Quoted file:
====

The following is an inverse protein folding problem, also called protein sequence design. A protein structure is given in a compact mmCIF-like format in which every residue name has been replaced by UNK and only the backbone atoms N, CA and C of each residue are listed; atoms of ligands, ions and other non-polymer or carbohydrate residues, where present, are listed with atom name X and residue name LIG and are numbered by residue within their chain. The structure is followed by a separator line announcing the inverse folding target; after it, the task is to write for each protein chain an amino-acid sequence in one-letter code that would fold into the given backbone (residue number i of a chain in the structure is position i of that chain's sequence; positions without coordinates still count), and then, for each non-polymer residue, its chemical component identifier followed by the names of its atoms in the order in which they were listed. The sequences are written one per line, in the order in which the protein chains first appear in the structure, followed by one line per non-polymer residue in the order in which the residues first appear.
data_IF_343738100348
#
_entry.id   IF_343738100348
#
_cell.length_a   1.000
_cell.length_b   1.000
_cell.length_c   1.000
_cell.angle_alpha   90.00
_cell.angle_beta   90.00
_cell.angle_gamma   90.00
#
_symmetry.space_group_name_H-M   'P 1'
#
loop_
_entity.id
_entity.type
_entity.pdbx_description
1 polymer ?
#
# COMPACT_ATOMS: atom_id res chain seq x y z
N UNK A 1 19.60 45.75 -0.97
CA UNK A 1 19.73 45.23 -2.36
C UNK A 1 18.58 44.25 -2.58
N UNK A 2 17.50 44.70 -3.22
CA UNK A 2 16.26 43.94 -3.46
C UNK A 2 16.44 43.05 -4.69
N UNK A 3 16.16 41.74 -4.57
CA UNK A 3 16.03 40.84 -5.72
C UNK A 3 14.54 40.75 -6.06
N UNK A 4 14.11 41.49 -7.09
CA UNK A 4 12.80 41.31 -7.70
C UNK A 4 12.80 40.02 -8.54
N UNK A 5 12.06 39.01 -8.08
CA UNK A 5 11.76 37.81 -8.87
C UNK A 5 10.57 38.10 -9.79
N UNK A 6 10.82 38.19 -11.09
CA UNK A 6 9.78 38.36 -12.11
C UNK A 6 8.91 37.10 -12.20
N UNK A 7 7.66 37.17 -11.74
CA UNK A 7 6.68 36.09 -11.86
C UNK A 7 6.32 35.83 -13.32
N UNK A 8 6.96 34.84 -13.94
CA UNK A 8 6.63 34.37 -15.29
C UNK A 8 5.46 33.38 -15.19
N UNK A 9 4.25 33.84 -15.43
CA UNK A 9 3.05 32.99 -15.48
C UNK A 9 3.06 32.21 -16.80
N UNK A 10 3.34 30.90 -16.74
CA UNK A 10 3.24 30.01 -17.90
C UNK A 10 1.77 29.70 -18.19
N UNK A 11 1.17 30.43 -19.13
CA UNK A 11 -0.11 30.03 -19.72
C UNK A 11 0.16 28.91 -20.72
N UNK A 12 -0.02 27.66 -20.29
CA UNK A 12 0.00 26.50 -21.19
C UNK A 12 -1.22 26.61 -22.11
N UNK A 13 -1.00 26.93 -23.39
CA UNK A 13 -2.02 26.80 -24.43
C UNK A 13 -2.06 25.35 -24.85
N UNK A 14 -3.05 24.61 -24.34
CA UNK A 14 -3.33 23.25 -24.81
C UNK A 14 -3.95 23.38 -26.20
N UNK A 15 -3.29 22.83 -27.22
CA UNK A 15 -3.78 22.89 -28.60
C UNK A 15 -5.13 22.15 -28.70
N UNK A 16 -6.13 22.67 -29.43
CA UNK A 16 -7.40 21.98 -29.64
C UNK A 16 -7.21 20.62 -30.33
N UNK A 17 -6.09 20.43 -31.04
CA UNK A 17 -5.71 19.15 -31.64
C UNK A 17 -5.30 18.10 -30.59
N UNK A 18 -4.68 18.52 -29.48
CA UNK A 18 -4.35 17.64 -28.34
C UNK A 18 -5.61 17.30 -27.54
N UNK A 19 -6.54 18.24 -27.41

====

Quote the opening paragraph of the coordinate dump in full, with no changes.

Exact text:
The following is an inverse protein folding problem, also called protein sequence design. A protein structure is given in a compact mmCIF-like format in which every residue name has been replaced by UNK and only the backbone atoms N, CA and C of each residue are listed; atoms of ligands, ions and other non-polymer or carbohydrate residues, where present, are listed with atom name X and residue name LIG and are numbered by residue within their chain. The structure is followed by a separator line announcing the inverse folding target; after it, the task is to write for each protein chain an amino-acid sequence in one-letter code that would fold into the given backbone (residue number i of a chain in the structure is position i of that chain's sequence; positions without coordinates still count), and then, for each non-polymer residue, its chemical component identifier followed by the names of its atoms in the order in which they were listed. The sequences are written one per line, in the order in which the protein chains first appear in the structure, followed by one line per non-polymer residue in the order in which the residues first appear.